FX defeats reality ‘Candidate’ skein

Cabler elects to reject political show

HOLLYWOOD — FX has called off its campaign to find “The American Candidate” — but creator R.J. Cutler vowed Friday to find a new home for the political reality series.

“American Candidate,” which was designed to give an average citizen a platform on which to launch a 2004 presidential platform, has been controversial from the moment the show’s conceit was revealed (Daily Variety, Sept. 20). But FX execs decided to bow out late last week after determining that the cabler couldn’t cover the cost of mounting such an ambitious reality show.

Cutler, Tom Lassally and Jay Roach are behind the “War Room”-meets-“American Idol” concept, a two-year endeavor that takes a group of regular citizens and pits them against one another, ultimately leading the American public to choose a “people’s candidate” to run for president of the United States in 2004.

FX entertainment prexy Kevin Reilly said he spent months trying to figure out how to make the economics work. Cutler was asked to tailor down the project, but even then the cable net wouldn’t have made any money on the show, he said.

“This has been frustrating to all parties involved,” Reilly said. “It’s a big disappointment. A lot of work and time was put into this. But at a certain point the credibility of the idea would have been hampered. It just got to a point where on a business level, it didn’t make sense.”

Reilly said mounting a nationwide presidential campaign required following multiple candidates on the road across the country on a weekly basis.

“American Candidate” also plans to hold a Republican- and Democratic-style political convention as its final episode — another serious investment, he said.

In the end, Reilly said, the network didn’t expect to pull the kind of advertising CPMs that would have covered the cost of the show.

“This got to be extraordinarily expensive,” Reilly said. “If this was the only program bet we were making this year, then we would have sucked it up and done it. But this year we’re producing more original programming than ever in the history of the network, so there’s no extra room.”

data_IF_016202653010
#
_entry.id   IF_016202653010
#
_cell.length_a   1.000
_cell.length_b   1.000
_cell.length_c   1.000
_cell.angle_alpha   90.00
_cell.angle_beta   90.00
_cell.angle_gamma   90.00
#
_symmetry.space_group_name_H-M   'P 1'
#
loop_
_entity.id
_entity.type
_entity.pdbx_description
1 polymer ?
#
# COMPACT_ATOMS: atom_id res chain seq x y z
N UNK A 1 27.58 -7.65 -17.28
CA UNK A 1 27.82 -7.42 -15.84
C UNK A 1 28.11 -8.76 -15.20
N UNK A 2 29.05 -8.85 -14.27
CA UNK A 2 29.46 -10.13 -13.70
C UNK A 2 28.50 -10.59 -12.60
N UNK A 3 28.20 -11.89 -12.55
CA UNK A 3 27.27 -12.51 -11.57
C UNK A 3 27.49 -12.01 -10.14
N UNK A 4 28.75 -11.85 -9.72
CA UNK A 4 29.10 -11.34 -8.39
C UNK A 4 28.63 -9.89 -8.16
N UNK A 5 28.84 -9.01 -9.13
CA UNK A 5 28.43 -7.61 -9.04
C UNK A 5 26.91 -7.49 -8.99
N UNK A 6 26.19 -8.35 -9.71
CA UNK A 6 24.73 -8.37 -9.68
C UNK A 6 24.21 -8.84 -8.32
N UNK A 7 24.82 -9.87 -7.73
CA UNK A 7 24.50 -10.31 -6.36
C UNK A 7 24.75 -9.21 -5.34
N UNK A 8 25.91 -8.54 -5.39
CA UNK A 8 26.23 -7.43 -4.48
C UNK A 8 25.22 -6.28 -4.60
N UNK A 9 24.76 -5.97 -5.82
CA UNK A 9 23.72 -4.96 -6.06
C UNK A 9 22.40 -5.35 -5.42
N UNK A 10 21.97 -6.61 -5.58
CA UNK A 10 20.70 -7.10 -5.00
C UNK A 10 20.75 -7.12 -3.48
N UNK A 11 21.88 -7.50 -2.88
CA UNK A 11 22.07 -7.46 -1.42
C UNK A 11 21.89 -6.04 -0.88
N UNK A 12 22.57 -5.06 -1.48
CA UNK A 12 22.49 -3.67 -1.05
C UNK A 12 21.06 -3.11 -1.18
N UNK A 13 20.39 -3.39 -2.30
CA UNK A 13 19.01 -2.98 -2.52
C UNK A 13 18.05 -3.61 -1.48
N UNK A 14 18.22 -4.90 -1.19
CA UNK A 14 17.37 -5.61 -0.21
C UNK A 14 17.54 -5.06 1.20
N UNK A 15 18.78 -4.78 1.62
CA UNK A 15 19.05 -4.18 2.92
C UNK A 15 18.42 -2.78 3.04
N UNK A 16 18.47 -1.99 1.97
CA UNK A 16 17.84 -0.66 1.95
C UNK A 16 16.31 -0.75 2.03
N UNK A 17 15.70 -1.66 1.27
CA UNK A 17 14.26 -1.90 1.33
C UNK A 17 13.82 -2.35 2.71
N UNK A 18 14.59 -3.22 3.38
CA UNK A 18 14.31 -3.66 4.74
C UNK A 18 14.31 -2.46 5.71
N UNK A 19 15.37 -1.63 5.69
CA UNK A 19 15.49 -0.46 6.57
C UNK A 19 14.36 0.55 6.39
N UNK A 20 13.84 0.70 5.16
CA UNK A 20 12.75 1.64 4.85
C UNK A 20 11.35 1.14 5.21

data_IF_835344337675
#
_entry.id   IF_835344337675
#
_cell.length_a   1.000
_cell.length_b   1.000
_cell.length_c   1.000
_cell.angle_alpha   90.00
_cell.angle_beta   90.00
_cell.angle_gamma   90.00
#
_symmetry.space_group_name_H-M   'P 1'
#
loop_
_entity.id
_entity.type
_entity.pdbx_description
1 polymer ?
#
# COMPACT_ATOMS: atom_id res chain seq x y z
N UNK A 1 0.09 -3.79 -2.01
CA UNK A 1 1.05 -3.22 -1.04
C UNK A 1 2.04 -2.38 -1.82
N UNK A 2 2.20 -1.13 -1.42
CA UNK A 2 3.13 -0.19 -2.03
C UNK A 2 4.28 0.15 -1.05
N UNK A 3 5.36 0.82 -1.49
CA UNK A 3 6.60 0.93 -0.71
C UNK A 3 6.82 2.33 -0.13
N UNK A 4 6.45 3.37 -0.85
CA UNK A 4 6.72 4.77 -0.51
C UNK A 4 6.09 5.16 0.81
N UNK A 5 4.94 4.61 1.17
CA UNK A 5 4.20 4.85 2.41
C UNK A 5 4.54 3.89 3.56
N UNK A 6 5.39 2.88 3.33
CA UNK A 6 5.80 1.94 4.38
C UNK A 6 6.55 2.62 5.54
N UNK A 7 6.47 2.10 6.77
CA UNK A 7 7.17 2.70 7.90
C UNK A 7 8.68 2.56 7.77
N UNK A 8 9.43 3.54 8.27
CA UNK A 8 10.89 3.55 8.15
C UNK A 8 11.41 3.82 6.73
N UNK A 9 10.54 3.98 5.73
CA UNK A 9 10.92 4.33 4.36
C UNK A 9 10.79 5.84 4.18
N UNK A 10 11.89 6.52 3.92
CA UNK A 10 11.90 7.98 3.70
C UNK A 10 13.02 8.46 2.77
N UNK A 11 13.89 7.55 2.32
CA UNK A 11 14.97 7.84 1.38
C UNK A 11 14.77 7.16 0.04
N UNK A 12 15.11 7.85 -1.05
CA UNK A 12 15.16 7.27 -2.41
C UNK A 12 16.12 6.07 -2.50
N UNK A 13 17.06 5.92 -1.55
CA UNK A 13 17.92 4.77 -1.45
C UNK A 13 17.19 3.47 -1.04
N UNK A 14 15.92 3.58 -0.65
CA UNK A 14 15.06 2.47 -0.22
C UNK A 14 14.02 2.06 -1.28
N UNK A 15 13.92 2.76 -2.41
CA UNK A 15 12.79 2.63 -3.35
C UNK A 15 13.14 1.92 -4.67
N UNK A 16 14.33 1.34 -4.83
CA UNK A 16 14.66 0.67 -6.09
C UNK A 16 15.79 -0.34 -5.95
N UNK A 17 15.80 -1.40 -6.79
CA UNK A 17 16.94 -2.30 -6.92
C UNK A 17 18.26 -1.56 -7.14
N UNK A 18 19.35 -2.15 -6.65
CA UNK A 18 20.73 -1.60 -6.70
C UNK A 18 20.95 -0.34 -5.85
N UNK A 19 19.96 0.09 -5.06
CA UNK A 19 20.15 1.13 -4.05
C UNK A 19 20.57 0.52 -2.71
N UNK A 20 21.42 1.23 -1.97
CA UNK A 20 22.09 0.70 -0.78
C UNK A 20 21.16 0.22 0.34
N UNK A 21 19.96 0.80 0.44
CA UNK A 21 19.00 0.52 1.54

Reilly dismissed talk that News Corp. higher-ups may have been jittery about FX airing such a politically charged show; the exec said conglom brass approved the show, which he noted was controversial from day one.

But Reilly admitted that the current political environment may have made “American Candidate” a tougher sell with advertisers.

“It’s not a no-brainer from an advertiser perspective,” he said. “Right now we are a growing cable network, but we don’t have the kind of budgets that can take on this project right now.”

Nonplussed, Cutler said the process had been moving along “beautifully” up until the point FX decided to drop out of the “American Candidate” race. The documeister said he expects to announce a new television partner shortly.

“From our point of view we’re moving forward,” he said. “We will be launching our Web site in September. The show will be on the air in 2004 as planned. We’re disappointed and we’ll miss those guys. They contributed a lot to the idea.”

But Cutler and company own the rights to “American Candidate,” and are free to take the show anywhere, he said.

“We’re very passionate and our passion hasn’t waned at all,” Cutler said. “This is a TV show that has the enthusiastic support of the RNC and DNC . . . It will be a milestone in history and politics.”

Cutler said “American Candidate’s” advisory board includes former U.S. senators Alan Simpson and Bob Kerry.

“American Candidate” grew out of another project that did not go forward, a concept at HBO called “Candidate 2012.” But that show was much more a straight documentary about one individual with designs on running for president in 2012.